— A Dear Little Girl • Amy E. Blanchard

... think of all the horrible people with whom one rubs shoulders every day, people with suspicious-looking skin which makes one think of the feet and all the rest! I call to mind those who carry about with them the sickening smell of garlic or of humanity. I think of those who are deformed and purulent, of the perspiration emanating from the sick, and of everything that is ...
— The Works of Guy de Maupassant, Vol. 1 (of 8) - Boule de Suif and Other Stories • Guy de Maupassant

... in a position to judge you," Markelov went on. "To protect the homeless and deformed is a very praiseworthy work, but I must say that to live in ease and luxury, even though without injury to others, not lifting a finger to help a fellow-creature, does not require a great deal of goodness. I, for one, do ...
— Virgin Soil • Ivan S. Turgenev

... Isopoda the heart is removed towards the abdomen. In the wonderfully deformed parasitic Isopods of the Porcellanae (Entoniscus porcellanae), the spherical heart of the female is confined to a short space of the elongated first abdominal segment, and seems to possess only a single pair of fissures. In the male of Entoniscus Cancrorum (n. sp.), the heart ...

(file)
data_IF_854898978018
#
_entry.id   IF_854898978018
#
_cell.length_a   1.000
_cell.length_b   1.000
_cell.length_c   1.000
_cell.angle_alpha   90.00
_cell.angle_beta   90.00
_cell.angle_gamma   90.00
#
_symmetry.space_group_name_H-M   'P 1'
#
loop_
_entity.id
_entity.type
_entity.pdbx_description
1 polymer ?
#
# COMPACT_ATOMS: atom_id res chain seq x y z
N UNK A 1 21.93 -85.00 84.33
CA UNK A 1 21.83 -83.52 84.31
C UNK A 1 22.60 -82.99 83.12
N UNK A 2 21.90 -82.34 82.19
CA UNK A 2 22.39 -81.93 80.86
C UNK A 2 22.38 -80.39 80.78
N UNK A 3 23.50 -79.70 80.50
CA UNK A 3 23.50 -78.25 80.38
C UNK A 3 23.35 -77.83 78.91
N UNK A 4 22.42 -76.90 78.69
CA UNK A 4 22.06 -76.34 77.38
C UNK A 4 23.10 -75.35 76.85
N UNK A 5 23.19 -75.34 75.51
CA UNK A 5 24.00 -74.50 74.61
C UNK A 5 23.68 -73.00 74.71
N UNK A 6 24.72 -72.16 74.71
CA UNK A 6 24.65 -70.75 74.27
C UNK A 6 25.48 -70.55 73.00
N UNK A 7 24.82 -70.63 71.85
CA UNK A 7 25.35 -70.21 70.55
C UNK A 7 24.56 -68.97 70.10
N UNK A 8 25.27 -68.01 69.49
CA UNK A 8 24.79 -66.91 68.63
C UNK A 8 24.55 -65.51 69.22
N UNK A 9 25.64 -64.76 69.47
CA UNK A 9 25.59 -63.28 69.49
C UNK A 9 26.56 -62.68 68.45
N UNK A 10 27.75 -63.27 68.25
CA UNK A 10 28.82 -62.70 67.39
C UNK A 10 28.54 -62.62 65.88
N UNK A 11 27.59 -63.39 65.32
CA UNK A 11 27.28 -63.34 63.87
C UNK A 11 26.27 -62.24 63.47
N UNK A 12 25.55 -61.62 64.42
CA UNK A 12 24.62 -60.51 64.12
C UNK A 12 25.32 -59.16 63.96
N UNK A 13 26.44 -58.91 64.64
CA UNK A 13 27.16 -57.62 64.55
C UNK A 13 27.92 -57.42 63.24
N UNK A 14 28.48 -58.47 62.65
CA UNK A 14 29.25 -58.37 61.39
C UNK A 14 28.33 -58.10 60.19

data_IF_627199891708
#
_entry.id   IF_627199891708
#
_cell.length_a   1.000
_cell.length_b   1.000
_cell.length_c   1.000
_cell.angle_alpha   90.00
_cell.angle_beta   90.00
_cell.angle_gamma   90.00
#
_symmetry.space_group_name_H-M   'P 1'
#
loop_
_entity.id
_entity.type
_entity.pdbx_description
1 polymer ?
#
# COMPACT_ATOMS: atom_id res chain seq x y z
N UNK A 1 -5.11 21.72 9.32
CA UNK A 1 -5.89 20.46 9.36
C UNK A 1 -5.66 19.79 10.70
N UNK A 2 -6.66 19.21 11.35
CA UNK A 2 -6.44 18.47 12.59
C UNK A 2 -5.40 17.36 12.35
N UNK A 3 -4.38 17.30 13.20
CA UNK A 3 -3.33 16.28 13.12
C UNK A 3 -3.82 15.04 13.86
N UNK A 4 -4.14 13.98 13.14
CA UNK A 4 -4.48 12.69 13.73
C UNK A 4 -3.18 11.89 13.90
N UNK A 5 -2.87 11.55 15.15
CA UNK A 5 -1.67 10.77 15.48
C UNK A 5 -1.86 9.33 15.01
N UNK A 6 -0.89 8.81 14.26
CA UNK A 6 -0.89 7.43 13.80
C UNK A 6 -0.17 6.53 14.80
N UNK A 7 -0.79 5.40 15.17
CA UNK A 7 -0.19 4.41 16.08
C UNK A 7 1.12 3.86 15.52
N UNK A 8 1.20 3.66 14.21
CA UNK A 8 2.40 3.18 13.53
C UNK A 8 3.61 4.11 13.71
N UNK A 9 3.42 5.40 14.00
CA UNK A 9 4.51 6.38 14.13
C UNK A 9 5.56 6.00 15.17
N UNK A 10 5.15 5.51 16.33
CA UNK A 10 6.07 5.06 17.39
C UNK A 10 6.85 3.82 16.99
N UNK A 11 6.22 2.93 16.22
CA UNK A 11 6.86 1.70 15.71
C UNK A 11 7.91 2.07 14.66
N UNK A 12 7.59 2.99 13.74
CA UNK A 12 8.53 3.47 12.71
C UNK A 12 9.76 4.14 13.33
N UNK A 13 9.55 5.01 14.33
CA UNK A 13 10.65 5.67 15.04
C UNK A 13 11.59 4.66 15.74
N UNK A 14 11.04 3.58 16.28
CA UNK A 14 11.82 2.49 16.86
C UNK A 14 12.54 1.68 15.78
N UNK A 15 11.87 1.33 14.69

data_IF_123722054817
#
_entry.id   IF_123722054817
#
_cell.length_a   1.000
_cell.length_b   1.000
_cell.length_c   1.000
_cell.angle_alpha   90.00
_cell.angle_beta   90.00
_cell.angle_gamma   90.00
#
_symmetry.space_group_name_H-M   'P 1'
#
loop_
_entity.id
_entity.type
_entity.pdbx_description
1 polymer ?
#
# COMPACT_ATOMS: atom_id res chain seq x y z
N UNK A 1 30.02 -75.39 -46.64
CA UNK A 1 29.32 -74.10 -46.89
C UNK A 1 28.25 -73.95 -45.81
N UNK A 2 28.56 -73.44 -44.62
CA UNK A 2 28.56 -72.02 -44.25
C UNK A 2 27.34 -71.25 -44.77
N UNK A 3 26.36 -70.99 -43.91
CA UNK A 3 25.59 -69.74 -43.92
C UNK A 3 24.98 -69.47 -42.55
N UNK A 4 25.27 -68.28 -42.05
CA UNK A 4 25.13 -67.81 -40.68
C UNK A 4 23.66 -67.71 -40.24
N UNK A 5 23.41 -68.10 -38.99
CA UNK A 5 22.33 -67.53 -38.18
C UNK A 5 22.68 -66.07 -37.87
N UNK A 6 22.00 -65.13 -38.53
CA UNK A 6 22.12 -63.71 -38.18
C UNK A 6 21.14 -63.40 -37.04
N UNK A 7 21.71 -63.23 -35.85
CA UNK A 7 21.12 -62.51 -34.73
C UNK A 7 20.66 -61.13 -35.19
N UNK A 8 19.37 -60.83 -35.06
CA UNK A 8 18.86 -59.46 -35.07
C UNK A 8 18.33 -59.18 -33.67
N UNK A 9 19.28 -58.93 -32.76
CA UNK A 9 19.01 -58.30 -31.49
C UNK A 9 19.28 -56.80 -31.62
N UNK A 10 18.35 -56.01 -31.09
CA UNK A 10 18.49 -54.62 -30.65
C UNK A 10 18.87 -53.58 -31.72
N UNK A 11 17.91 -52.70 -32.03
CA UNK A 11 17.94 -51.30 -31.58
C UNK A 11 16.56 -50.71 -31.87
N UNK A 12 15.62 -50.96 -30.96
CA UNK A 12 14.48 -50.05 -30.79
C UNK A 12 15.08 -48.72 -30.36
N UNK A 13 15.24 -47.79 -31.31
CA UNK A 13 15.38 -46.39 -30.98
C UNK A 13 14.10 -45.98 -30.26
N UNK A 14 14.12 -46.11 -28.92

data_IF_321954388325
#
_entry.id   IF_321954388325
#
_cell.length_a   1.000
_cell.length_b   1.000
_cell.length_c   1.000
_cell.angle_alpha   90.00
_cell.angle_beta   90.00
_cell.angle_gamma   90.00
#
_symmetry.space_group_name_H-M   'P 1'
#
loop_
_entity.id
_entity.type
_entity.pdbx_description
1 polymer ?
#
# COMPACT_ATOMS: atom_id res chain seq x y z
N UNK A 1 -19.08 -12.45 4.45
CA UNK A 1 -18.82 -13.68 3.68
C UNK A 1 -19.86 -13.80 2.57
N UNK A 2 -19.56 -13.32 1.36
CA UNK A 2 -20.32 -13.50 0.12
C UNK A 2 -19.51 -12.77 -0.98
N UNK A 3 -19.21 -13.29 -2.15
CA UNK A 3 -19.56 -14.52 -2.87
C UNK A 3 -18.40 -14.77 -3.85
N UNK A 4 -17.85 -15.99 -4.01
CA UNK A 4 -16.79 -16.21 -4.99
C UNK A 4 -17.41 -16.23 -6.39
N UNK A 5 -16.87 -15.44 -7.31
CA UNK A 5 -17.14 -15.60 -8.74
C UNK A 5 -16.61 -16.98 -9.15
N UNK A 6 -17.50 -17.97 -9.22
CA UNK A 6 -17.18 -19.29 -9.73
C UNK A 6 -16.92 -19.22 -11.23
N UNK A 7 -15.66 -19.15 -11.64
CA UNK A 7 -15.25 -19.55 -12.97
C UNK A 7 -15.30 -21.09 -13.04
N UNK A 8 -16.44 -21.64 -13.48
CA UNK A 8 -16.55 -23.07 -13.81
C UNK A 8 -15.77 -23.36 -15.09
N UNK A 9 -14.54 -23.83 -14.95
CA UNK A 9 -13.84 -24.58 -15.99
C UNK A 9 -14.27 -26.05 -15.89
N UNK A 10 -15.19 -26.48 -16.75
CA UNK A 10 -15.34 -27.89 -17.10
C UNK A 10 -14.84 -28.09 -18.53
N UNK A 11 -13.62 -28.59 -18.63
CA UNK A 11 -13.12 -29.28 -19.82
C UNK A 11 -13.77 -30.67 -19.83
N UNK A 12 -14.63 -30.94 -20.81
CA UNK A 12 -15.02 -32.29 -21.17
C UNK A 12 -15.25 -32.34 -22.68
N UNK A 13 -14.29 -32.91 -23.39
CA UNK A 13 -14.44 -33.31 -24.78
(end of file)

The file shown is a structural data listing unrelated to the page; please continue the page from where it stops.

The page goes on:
— Facts and Arguments for Darwin • Fritz Muller

... permit him to cover a mare, except he be well assured of his breed; we make choice of the neatest kine, and keep the best dogs, and how careful then should we be in begetting our children? In former tyme, some countreys have been so chary in this behalf, so stern, that if a child were crooked or deformed in body or mind, they made it away; so did the Indians of old, and many other well gouverned Commonwealths, according to the discipline of those times. Heretofore in Scotland, if any were visited with the falling sickness, madness, goute, ...
— Epilepsy, Hysteria, and Neurasthenia • Isaac G. Briggs

... points proposed for our inquiry was the state of religious worship, with reference to the invocation of saints, at the time immediately preceding the reformation. Very far from entertaining a wish to fasten upon the Church of Rome now, what then deformed religion among us, in any department where that Church has practically reformed her services, I would most thankfully have found her ritual in a more purified state than it is. My more especial object in referring to this ...
— Primitive Christian Worship • James Endell Tyler